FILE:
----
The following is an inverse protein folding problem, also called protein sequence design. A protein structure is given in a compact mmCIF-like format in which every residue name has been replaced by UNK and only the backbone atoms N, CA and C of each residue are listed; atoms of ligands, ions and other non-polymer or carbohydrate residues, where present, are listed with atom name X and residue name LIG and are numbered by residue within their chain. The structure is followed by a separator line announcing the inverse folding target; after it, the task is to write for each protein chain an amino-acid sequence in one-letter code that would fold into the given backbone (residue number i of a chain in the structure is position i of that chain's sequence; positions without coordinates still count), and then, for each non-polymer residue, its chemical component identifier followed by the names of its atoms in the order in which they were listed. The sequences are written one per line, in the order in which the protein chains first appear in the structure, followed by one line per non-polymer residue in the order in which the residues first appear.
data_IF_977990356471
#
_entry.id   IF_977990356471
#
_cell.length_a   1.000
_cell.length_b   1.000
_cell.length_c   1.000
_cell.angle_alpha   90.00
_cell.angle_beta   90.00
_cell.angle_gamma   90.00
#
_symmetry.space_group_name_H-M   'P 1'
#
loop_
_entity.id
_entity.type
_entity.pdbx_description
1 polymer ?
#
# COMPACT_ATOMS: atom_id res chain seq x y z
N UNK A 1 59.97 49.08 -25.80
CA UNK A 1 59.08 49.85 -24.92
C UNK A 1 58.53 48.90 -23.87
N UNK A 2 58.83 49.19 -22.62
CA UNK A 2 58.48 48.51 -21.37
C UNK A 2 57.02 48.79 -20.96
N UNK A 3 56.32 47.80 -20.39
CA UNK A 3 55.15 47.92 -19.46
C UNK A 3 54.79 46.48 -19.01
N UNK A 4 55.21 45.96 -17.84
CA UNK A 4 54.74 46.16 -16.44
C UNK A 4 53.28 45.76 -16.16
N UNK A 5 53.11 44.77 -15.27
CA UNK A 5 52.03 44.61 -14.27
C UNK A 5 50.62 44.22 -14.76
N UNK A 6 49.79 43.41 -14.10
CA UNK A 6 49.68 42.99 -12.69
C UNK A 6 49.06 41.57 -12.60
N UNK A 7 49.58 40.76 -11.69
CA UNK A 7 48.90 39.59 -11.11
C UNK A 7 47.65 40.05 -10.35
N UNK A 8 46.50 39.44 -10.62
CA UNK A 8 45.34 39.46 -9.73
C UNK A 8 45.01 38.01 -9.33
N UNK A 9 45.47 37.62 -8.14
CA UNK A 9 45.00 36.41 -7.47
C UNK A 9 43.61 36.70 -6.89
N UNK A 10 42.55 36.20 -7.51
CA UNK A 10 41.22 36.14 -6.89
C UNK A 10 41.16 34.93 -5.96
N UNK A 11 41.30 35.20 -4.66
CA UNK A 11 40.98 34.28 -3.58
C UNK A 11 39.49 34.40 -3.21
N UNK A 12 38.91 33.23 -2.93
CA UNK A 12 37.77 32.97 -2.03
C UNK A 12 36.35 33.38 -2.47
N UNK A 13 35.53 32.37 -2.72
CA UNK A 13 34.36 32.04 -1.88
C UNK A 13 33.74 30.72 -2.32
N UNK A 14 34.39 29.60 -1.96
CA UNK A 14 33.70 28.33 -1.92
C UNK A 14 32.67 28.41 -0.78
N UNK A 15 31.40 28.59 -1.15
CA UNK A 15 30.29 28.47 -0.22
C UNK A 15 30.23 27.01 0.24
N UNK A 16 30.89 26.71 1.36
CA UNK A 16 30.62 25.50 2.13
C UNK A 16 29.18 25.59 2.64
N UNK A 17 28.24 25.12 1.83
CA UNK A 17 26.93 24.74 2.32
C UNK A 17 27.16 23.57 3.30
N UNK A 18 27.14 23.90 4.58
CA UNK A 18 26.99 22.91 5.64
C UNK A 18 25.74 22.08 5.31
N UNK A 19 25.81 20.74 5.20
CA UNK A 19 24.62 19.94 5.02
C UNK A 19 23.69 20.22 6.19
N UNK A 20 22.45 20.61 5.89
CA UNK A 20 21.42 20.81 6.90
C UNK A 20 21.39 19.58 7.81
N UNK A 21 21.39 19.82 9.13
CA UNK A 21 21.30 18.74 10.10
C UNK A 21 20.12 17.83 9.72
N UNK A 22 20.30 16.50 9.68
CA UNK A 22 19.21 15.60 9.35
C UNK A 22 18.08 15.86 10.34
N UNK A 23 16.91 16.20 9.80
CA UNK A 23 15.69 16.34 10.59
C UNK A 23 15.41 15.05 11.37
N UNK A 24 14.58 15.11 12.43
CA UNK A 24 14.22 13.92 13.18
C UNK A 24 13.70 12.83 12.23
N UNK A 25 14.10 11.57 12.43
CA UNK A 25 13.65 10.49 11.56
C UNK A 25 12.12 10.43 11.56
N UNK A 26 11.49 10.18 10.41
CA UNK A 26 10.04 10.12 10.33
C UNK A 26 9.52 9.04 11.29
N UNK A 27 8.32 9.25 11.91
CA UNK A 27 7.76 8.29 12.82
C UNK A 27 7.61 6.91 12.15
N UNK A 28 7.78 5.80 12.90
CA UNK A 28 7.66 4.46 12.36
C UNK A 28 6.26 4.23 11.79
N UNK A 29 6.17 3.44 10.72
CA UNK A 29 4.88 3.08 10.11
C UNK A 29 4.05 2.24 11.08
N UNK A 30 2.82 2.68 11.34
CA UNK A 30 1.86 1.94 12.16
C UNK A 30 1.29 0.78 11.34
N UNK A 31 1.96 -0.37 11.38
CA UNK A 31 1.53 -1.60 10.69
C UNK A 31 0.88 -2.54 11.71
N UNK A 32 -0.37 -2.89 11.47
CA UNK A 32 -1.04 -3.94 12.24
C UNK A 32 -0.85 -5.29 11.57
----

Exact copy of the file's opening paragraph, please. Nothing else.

The following is an inverse protein folding problem, also called protein sequence design. A protein structure is given in a compact mmCIF-like format in which every residue name has been replaced by UNK and only the backbone atoms N, CA and C of each residue are listed; atoms of ligands, ions and other non-polymer or carbohydrate residues, where present, are listed with atom name X and residue name LIG and are numbered by residue within their chain. The structure is followed by a separator line announcing the inverse folding target; after it, the task is to write for each protein chain an amino-acid sequence in one-letter code that would fold into the given backbone (residue number i of a chain in the structure is position i of that chain's sequence; positions without coordinates still count), and then, for each non-polymer residue, its chemical component identifier followed by the names of its atoms in the order in which they were listed. The sequences are written one per line, in the order in which the protein chains first appear in the structure, followed by one line per non-polymer residue in the order in which the residues first appear.